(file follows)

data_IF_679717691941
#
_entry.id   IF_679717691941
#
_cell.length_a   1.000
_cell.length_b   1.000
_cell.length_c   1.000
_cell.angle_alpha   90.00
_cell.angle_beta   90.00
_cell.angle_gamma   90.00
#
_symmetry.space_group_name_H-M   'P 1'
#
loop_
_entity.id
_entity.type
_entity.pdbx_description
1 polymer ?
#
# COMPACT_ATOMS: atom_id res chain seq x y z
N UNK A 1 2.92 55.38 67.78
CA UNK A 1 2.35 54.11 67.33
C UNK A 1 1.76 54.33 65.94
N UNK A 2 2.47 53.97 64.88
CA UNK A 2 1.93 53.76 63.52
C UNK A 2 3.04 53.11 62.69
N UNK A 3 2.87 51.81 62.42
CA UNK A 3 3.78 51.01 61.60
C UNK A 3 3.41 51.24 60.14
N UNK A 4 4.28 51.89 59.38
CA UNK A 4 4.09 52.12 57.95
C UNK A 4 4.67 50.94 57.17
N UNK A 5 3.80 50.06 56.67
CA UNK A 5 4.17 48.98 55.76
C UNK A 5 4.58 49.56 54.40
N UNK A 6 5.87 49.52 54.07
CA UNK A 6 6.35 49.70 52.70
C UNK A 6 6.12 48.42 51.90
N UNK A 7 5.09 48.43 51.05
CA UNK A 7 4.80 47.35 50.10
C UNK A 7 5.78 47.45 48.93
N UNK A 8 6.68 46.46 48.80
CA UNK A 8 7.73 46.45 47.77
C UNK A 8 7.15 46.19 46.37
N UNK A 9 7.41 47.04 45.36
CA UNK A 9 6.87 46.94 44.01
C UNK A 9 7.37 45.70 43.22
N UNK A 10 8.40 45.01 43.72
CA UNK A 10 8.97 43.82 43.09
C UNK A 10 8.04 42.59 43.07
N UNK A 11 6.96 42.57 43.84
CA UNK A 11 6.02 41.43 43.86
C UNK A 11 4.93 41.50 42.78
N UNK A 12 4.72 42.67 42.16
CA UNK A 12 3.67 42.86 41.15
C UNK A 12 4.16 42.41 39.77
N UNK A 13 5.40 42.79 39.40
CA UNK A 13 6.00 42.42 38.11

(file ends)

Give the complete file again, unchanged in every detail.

data_IF_679717691941
#
_entry.id   IF_679717691941
#
_cell.length_a   1.000
_cell.length_b   1.000
_cell.length_c   1.000
_cell.angle_alpha   90.00
_cell.angle_beta   90.00
_cell.angle_gamma   90.00
#
_symmetry.space_group_name_H-M   'P 1'
#
loop_
_entity.id
_entity.type
_entity.pdbx_description
1 polymer ?
#
# COMPACT_ATOMS: atom_id res chain seq x y z
N UNK A 1 2.92 55.38 67.78
CA UNK A 1 2.35 54.11 67.33
C UNK A 1 1.76 54.33 65.94
N UNK A 2 2.47 53.97 64.88
CA UNK A 2 1.93 53.76 63.52
C UNK A 2 3.04 53.11 62.69
N UNK A 3 2.87 51.81 62.42
CA UNK A 3 3.78 51.01 61.60
C UNK A 3 3.41 51.24 60.14
N UNK A 4 4.28 51.89 59.38
CA UNK A 4 4.09 52.12 57.95
C UNK A 4 4.67 50.94 57.17
N UNK A 5 3.80 50.06 56.67
CA UNK A 5 4.17 48.98 55.76
C UNK A 5 4.58 49.56 54.40
N UNK A 6 5.87 49.52 54.07
CA UNK A 6 6.35 49.70 52.70
C UNK A 6 6.12 48.42 51.90
N UNK A 7 5.09 48.43 51.05
CA UNK A 7 4.80 47.35 50.10
C UNK A 7 5.78 47.45 48.93
N UNK A 8 6.68 46.46 48.80
CA UNK A 8 7.73 46.45 47.77
C UNK A 8 7.15 46.19 46.37
N UNK A 9 7.41 47.04 45.36
CA UNK A 9 6.87 46.94 44.01
C UNK A 9 7.37 45.70 43.22
N UNK A 10 8.40 45.01 43.72
CA UNK A 10 8.97 43.82 43.09
C UNK A 10 8.04 42.59 43.07
N UNK A 11 6.96 42.57 43.84
CA UNK A 11 6.02 41.43 43.86
C UNK A 11 4.93 41.50 42.78
N UNK A 12 4.72 42.67 42.16
CA UNK A 12 3.67 42.86 41.15
C UNK A 12 4.16 42.41 39.77
N UNK A 13 5.40 42.79 39.40
CA UNK A 13 6.00 42.42 38.11